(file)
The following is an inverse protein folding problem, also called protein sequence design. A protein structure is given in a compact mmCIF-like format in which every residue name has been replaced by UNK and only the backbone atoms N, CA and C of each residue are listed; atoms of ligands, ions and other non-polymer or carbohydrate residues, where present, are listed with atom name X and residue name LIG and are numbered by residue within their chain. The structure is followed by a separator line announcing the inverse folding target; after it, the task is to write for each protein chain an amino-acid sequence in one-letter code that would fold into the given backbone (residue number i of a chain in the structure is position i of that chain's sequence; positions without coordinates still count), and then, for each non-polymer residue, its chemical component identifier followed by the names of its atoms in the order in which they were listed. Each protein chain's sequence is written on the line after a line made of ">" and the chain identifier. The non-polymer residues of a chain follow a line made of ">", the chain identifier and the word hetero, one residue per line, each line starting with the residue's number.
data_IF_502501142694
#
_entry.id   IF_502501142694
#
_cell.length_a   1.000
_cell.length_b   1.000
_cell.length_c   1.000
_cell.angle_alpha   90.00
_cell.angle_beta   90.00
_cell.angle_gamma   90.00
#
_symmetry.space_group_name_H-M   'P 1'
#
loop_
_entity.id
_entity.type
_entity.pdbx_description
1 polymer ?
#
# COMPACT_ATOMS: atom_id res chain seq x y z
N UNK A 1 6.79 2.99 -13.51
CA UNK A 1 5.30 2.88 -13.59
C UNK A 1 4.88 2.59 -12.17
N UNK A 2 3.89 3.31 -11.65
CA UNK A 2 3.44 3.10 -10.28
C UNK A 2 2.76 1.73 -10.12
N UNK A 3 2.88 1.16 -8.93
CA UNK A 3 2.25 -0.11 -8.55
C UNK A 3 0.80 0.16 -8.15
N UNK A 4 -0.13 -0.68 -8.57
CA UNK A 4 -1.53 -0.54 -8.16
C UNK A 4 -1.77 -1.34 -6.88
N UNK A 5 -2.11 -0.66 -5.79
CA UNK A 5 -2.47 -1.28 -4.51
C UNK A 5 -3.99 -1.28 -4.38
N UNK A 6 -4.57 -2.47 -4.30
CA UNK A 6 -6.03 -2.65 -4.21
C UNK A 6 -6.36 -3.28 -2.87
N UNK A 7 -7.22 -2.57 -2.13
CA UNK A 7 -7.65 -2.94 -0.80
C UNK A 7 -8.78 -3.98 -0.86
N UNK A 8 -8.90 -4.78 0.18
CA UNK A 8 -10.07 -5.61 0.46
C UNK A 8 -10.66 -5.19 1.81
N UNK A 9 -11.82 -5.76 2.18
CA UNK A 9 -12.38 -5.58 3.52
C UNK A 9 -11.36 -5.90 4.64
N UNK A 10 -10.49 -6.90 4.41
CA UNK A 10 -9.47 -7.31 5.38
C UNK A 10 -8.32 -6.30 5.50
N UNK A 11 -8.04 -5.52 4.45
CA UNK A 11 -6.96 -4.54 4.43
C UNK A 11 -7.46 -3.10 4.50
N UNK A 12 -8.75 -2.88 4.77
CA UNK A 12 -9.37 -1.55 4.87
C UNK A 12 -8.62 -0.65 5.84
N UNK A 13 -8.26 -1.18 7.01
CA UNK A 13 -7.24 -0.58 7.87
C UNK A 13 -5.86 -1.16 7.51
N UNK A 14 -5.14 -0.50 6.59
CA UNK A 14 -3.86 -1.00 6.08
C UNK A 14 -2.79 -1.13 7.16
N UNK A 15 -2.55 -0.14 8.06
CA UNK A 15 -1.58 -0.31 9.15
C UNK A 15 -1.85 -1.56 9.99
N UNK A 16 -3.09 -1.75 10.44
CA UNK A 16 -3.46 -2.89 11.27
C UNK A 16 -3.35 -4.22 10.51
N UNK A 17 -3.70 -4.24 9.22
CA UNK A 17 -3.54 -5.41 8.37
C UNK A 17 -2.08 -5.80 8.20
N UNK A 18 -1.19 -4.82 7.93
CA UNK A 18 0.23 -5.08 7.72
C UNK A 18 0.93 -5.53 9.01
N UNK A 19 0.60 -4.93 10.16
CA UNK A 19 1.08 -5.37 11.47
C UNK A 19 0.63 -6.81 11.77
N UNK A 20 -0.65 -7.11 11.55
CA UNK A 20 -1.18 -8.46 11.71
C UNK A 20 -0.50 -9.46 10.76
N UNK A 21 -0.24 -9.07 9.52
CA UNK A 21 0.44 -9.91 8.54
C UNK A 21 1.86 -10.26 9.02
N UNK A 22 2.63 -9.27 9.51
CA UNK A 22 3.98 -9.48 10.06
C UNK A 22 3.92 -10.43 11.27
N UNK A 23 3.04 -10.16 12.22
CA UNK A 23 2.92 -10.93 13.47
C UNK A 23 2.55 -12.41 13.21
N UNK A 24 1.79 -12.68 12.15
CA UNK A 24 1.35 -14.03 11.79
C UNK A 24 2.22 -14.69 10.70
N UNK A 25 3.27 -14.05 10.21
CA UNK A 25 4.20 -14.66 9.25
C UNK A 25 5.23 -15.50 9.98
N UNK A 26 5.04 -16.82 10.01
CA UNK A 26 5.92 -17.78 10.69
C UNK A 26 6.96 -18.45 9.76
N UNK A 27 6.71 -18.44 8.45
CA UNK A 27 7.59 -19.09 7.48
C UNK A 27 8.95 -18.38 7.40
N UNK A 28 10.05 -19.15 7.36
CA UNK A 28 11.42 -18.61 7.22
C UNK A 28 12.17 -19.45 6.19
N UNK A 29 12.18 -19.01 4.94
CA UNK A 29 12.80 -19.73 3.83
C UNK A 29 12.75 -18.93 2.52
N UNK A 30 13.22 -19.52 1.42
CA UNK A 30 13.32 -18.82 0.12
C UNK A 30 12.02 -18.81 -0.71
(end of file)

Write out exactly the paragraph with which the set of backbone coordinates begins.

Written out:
The following is an inverse protein folding problem, also called protein sequence design. A protein structure is given in a compact mmCIF-like format in which every residue name has been replaced by UNK and only the backbone atoms N, CA and C of each residue are listed; atoms of ligands, ions and other non-polymer or carbohydrate residues, where present, are listed with atom name X and residue name LIG and are numbered by residue within their chain. The structure is followed by a separator line announcing the inverse folding target; after it, the task is to write for each protein chain an amino-acid sequence in one-letter code that would fold into the given backbone (residue number i of a chain in the structure is position i of that chain's sequence; positions without coordinates still count), and then, for each non-polymer residue, its chemical component identifier followed by the names of its atoms in the order in which they were listed. Each protein chain's sequence is written on the line after a line made of ">" and the chain identifier. The non-polymer residues of a chain follow a line made of ">", the chain identifier and the word hetero, one residue per line, each line starting with the residue's number.